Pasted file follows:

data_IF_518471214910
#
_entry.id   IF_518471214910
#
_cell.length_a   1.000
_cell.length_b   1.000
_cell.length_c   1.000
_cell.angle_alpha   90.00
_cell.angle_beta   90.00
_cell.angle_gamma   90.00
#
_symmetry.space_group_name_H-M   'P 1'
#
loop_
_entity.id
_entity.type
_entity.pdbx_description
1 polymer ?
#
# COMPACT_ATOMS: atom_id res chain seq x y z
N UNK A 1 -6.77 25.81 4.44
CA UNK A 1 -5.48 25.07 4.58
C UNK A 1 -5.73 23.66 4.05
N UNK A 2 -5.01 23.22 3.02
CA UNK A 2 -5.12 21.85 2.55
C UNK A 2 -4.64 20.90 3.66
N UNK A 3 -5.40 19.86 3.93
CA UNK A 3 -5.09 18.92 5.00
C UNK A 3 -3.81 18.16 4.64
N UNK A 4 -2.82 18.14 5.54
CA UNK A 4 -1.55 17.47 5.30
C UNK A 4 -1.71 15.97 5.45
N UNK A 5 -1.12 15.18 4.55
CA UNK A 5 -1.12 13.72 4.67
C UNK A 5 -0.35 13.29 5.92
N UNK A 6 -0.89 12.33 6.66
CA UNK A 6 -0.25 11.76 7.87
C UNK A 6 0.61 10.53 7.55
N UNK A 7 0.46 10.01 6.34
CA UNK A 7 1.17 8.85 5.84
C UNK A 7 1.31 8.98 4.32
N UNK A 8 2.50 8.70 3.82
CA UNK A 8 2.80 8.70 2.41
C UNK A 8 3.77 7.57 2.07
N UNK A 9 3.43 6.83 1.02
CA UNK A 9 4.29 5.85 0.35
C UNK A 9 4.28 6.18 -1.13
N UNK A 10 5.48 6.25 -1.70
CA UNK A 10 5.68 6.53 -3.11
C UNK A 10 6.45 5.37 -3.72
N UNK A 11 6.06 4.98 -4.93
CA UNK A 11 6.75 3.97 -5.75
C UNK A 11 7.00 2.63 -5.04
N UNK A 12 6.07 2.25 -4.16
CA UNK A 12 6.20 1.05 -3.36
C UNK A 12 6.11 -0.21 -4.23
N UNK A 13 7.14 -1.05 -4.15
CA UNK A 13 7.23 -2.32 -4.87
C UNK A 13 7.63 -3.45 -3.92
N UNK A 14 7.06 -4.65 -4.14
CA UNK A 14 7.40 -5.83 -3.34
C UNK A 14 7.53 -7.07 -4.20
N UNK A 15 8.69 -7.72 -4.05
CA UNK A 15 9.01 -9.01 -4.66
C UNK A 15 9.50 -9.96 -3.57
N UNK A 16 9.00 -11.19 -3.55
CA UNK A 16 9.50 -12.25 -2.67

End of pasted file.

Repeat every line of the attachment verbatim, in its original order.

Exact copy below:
data_IF_518471214910
#
_entry.id   IF_518471214910
#
_cell.length_a   1.000
_cell.length_b   1.000
_cell.length_c   1.000
_cell.angle_alpha   90.00
_cell.angle_beta   90.00
_cell.angle_gamma   90.00
#
_symmetry.space_group_name_H-M   'P 1'
#
loop_
_entity.id
_entity.type
_entity.pdbx_description
1 polymer ?
#
# COMPACT_ATOMS: atom_id res chain seq x y z
N UNK A 1 -6.77 25.81 4.44
CA UNK A 1 -5.48 25.07 4.58
C UNK A 1 -5.73 23.66 4.05
N UNK A 2 -5.01 23.22 3.02
CA UNK A 2 -5.12 21.85 2.55
C UNK A 2 -4.64 20.90 3.66
N UNK A 3 -5.40 19.86 3.93
CA UNK A 3 -5.09 18.92 5.00
C UNK A 3 -3.81 18.16 4.64
N UNK A 4 -2.82 18.14 5.54
CA UNK A 4 -1.55 17.47 5.30
C UNK A 4 -1.71 15.97 5.45
N UNK A 5 -1.12 15.18 4.55
CA UNK A 5 -1.12 13.72 4.67
C UNK A 5 -0.35 13.29 5.92
N UNK A 6 -0.89 12.33 6.66
CA UNK A 6 -0.25 11.76 7.87
C UNK A 6 0.61 10.53 7.55
N UNK A 7 0.46 10.01 6.34
CA UNK A 7 1.17 8.85 5.84
C UNK A 7 1.31 8.98 4.32
N UNK A 8 2.50 8.70 3.82
CA UNK A 8 2.80 8.70 2.41
C UNK A 8 3.77 7.57 2.07
N UNK A 9 3.43 6.83 1.02
CA UNK A 9 4.29 5.85 0.35
C UNK A 9 4.28 6.18 -1.13
N UNK A 10 5.48 6.25 -1.70
CA UNK A 10 5.68 6.53 -3.11
C UNK A 10 6.45 5.37 -3.72
N UNK A 11 6.06 4.98 -4.93
CA UNK A 11 6.75 3.97 -5.75
C UNK A 11 7.00 2.63 -5.04
N UNK A 12 6.07 2.25 -4.16
CA UNK A 12 6.20 1.05 -3.36
C UNK A 12 6.11 -0.21 -4.23
N UNK A 13 7.14 -1.05 -4.15
CA UNK A 13 7.23 -2.32 -4.87
C UNK A 13 7.63 -3.45 -3.92
N UNK A 14 7.06 -4.65 -4.14
CA UNK A 14 7.40 -5.83 -3.34
C UNK A 14 7.53 -7.07 -4.20
N UNK A 15 8.69 -7.72 -4.05
CA UNK A 15 9.01 -9.01 -4.66
C UNK A 15 9.50 -9.96 -3.57
N UNK A 16 9.00 -11.19 -3.55
CA UNK A 16 9.50 -12.25 -2.67